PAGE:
Skip to content Skip to footer

Challenging an ESA decision

This advice applies to Wales

You can challenge most decisions made by DWP about your ESA including:

  • not getting ESA
  • being put in the work-related activity group and not the support group
  • getting a sanction

There are 2 steps to challenging a decision.

1. You must ask DWP to look at the decision again. This is called ‘mandatory reconsideration’.

2. If you still disagree after the mandatory reconsideration, you can appeal to an independent tribunal. You can’t appeal to a tribunal until you have the result of a mandatory reconsideration in writing from the DWP.

How to ask for mandatory reconsideration

You don’t have to use any particular government form to ask for mandatory reconsideration - you can just call or write a letter, using the contact details on your decision letter.

It’s better to ask in writing because then you can keep a copy of your letter for yourself. However, if you're getting close to the deadline, it's best to phone first and then confirm your phone call in writing.

Worth remembering
The deadline to ask for a mandatory reconsideration of any decision from the DWP is one month from the date on their decision letter. You can only send a late request if you can show that you have a good reason for it being late, eg you were in hospital.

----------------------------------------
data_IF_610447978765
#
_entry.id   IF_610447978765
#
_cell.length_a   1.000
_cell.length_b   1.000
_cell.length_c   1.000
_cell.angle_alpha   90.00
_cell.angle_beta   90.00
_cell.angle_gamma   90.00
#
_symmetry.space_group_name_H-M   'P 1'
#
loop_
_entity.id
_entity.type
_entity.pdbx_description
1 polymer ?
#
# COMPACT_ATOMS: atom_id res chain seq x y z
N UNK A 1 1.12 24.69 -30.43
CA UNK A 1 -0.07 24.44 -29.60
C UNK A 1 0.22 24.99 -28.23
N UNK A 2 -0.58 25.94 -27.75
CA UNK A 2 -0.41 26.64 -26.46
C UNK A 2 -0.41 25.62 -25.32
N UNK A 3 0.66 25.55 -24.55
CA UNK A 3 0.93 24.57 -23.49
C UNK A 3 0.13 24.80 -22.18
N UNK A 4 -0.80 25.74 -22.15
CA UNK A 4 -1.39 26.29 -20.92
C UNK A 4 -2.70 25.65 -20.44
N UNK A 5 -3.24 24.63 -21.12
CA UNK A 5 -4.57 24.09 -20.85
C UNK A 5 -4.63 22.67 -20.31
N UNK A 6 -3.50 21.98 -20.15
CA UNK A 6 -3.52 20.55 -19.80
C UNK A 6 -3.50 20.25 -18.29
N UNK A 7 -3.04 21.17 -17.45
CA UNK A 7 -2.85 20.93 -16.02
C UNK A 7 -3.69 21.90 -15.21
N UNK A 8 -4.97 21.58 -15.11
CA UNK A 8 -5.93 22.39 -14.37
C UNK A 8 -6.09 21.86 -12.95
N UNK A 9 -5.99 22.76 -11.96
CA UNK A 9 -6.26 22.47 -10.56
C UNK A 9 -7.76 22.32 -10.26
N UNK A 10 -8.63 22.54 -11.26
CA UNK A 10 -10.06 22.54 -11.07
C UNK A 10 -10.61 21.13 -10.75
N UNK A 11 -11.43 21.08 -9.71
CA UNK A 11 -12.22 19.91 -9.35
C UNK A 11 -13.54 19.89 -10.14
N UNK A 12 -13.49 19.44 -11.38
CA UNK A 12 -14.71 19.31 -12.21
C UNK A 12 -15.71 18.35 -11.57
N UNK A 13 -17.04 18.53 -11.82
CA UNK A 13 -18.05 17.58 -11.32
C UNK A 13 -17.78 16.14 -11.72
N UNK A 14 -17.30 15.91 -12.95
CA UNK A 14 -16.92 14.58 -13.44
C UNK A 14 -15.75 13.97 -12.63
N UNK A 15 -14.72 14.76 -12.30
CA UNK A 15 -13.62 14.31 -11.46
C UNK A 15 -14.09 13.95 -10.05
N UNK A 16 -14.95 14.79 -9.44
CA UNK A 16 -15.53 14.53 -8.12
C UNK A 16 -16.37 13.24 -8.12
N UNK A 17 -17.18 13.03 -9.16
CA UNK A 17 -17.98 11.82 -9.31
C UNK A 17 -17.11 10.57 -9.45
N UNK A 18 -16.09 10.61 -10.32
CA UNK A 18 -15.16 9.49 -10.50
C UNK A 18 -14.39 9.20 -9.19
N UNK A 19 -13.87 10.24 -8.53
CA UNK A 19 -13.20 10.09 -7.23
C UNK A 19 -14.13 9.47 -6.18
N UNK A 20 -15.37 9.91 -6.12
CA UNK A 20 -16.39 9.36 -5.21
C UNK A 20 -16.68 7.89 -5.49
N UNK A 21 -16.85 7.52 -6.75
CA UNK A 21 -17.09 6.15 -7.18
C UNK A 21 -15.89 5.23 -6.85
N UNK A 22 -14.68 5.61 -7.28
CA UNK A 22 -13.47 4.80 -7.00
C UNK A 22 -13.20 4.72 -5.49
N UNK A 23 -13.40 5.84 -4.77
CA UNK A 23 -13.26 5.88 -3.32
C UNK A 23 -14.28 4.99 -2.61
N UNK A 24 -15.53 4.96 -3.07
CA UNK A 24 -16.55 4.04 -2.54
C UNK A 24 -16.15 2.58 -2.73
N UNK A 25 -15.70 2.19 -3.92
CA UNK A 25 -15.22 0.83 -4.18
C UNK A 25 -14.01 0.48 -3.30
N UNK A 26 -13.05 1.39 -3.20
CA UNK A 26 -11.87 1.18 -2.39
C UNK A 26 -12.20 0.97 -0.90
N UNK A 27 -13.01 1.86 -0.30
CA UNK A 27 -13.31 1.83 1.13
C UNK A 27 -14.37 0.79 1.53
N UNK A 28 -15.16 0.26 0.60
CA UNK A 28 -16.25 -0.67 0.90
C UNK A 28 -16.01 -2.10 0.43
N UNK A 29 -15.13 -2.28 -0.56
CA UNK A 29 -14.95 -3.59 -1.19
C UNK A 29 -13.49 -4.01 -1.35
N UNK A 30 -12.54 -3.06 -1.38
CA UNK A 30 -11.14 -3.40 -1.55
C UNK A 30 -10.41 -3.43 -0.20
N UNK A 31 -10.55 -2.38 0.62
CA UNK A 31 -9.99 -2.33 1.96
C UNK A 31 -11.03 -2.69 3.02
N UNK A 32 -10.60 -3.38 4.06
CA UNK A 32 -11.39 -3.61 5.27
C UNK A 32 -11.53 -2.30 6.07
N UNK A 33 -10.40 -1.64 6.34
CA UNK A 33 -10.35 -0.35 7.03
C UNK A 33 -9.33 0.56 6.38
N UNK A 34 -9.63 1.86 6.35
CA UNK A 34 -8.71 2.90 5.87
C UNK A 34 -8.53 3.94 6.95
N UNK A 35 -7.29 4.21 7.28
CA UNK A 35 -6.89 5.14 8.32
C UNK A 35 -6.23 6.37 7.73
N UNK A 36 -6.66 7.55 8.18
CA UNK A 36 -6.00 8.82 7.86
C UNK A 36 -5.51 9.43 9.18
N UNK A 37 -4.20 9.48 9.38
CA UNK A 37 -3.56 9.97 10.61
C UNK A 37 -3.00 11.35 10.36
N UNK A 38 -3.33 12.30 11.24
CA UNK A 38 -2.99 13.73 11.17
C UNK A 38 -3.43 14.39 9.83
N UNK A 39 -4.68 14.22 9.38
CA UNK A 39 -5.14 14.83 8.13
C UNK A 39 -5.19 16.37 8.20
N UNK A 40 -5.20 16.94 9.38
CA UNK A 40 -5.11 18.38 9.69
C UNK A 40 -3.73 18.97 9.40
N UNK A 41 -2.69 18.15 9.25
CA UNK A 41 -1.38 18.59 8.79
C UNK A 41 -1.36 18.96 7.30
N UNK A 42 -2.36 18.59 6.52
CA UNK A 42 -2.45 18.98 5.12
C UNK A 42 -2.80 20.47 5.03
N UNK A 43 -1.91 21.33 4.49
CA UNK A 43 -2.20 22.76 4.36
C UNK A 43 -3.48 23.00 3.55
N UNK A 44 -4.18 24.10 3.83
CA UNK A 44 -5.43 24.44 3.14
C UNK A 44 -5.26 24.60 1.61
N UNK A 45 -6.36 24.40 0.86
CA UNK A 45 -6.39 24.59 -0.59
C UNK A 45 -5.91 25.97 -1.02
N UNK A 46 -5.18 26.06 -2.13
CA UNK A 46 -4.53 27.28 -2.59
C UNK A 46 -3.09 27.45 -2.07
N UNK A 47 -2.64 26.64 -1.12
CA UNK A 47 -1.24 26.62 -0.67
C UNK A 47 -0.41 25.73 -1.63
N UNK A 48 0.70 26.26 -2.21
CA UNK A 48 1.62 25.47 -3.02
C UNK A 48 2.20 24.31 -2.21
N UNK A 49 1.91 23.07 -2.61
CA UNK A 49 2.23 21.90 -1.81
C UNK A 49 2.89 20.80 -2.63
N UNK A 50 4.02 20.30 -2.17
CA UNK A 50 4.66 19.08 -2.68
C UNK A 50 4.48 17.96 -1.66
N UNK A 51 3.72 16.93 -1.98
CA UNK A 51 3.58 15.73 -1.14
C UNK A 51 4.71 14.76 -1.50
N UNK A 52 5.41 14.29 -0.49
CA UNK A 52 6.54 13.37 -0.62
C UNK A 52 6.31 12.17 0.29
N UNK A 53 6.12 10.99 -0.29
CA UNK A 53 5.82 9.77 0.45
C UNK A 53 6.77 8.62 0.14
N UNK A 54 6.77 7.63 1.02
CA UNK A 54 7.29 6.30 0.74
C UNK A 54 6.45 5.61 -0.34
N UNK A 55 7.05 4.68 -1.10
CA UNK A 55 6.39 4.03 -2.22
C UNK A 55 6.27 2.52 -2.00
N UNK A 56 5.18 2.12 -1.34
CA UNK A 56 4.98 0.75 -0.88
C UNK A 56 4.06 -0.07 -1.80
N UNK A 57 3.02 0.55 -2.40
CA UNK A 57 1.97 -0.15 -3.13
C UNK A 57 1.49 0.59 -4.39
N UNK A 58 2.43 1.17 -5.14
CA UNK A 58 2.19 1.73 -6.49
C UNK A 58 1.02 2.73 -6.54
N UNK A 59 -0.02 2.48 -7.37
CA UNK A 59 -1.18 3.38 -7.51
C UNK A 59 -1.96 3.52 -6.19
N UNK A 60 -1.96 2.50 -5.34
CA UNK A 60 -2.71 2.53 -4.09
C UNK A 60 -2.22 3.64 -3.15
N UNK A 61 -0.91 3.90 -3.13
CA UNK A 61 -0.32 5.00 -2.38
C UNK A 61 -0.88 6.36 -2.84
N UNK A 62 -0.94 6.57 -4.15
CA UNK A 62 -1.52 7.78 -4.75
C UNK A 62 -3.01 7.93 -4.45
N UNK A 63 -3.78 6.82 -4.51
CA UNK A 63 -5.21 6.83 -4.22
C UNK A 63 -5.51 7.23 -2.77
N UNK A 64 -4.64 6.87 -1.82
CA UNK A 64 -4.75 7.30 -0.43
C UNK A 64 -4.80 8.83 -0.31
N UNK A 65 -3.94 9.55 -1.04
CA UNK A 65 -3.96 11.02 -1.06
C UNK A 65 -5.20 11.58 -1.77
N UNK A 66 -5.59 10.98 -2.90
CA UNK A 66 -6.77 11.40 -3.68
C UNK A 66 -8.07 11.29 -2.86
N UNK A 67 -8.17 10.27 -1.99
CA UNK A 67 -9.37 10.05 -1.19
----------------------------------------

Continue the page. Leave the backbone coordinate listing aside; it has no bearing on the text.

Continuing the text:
You might feel that you’ve already given DWP all the information about your disability or illness, and be surprised or angry with their decision.

Don’t be put off by this – if you believe you really can’t work because of your illness or disability, you should ask for a reconsideration. If you don't pass the assessment initially it doesn’t necessarily mean you won’t succeed with your case further down the line.

What to say in your letter

In your letter, explain why you disagree with the decision.

Your decision letter from the DWP should have included a written statement explaining the reasons for the DWP’s decision.

Go through the statement of reasons and try to:

  • give DWP more information about those specific points where you disagree with them
  • get more medical evidence that covers these points

Example